Objective: To assess the performance of chromosome-selective sequencing of maternal plasma cell-free DNA (cfDNA) in non-invasive prenatal testing for trisomy 13.
Methods: Two-phase case-control study on a single plasma sample per case. The first phase was used to optimize the trisomy 13 algorithm, which was then applied to a second dataset to determine the risk score for trisomy 13 by laboratory personnel who were blinded to the fetal karyotype.
Results: In the first phase, trisomy 13 risk scores were given for 11 cases of trisomy 13 and 145 euploid cases at 11-13 weeks' gestation. The test identified seven (63.6%) cases of trisomy 13 with no false positives. The trisomy 13 algorithm was subsequently modified and the trisomy 13 risk score was > 99% in all 11 cases of trisomy 13 and < 0.01% in all 145 euploid cases. In the second phase, the new algorithm was used to generate trisomy 13 risk scores for 10 cases of trisomy 13 and 1939 euploid cases. The trisomy 13 risk scores were > 99% in eight (80.0% (95% confidence interval (CI), 49.0-94.3%)) cases of trisomy 13. In the 1939 euploid cases the risk score for trisomy 13 was < 0.01% in 1937 (99.9%), 0.79% in one, and > 99% in one. Therefore, at the predefined risk cut-off of 1% for classifying a sample as high or low risk, the false-positive rate (FPR) was 0.05% (95% CI, 0.0-0.3%).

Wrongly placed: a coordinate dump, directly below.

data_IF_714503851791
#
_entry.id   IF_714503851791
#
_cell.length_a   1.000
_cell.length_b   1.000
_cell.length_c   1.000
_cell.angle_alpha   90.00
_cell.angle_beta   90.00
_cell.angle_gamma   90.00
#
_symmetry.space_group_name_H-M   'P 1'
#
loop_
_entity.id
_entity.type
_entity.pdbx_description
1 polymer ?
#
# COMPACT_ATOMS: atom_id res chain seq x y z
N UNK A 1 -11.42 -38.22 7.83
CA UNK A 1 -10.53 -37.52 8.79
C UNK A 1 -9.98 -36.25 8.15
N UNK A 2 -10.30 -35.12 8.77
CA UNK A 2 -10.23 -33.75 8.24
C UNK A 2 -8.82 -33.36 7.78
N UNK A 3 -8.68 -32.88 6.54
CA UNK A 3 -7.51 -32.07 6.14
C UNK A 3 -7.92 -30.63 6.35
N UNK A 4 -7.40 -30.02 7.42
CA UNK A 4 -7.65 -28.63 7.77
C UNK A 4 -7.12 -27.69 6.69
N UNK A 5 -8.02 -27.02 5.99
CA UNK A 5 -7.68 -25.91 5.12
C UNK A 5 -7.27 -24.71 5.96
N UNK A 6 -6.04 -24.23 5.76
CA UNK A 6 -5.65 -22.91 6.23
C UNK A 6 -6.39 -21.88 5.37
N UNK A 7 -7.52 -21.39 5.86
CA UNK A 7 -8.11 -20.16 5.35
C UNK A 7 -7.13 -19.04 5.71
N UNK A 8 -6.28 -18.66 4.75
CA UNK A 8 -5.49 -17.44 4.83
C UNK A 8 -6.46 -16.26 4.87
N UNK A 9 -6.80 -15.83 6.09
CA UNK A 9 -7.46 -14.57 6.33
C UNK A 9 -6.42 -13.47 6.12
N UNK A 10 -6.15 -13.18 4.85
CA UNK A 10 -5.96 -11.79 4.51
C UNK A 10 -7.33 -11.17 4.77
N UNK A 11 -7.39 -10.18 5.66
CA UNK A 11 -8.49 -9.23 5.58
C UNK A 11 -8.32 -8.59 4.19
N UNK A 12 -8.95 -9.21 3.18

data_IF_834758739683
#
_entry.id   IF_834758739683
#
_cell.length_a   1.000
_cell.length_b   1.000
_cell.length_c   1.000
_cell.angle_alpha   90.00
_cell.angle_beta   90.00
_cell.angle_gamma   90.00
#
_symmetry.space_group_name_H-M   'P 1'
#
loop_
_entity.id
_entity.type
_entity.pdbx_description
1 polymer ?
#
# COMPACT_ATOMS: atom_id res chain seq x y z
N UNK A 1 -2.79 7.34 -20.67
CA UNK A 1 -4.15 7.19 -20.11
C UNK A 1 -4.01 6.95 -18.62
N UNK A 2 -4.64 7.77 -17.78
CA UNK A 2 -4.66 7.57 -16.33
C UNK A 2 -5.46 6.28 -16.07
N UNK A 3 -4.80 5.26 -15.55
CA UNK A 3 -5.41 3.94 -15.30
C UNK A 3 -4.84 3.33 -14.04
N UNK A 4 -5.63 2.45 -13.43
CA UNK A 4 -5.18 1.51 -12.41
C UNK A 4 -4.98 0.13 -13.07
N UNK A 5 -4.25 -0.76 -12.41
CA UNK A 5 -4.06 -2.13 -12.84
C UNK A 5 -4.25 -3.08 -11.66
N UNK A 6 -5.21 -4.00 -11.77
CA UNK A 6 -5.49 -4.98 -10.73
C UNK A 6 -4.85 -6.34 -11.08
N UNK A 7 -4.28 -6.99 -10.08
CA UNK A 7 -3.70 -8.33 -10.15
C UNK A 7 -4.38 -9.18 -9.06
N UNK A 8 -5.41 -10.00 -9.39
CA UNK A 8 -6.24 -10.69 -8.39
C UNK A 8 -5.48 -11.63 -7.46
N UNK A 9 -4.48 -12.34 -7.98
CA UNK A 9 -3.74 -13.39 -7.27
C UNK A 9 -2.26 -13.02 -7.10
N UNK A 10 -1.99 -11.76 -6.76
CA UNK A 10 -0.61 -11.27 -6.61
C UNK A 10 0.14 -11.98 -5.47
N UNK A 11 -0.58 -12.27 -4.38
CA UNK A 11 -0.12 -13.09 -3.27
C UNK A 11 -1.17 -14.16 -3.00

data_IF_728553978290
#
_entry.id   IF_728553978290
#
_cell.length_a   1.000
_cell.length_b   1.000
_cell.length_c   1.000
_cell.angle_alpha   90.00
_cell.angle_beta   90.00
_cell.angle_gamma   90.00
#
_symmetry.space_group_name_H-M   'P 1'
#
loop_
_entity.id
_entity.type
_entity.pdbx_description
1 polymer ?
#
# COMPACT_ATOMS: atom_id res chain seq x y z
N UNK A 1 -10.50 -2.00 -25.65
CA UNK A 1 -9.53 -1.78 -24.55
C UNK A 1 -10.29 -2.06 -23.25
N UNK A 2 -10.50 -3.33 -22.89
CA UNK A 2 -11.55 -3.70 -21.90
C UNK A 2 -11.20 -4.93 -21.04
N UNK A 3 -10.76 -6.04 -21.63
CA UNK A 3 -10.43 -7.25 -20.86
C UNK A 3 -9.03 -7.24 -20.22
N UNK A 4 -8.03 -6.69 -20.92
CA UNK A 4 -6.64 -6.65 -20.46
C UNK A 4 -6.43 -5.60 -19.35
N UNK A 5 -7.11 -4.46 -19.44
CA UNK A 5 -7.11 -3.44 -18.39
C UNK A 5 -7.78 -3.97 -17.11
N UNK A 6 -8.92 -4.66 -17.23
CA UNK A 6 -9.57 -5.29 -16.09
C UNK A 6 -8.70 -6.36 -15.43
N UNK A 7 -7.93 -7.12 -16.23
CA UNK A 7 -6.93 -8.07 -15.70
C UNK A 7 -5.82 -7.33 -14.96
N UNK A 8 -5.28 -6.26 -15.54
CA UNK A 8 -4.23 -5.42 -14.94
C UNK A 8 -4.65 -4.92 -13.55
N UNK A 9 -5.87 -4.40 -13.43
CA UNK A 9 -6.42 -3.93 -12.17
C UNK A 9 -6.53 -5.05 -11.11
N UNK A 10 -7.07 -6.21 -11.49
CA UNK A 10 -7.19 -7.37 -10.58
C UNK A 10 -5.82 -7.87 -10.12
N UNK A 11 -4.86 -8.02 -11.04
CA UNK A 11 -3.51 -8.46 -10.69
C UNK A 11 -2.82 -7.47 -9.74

Conclusions: Chromosome-selective sequencing of cfDNA can detect the majority of cases of trisomy 13 at an FPR of less than 0.1%.
Copyright © 2012 ISUOG. Published by John Wiley & Sons, Ltd.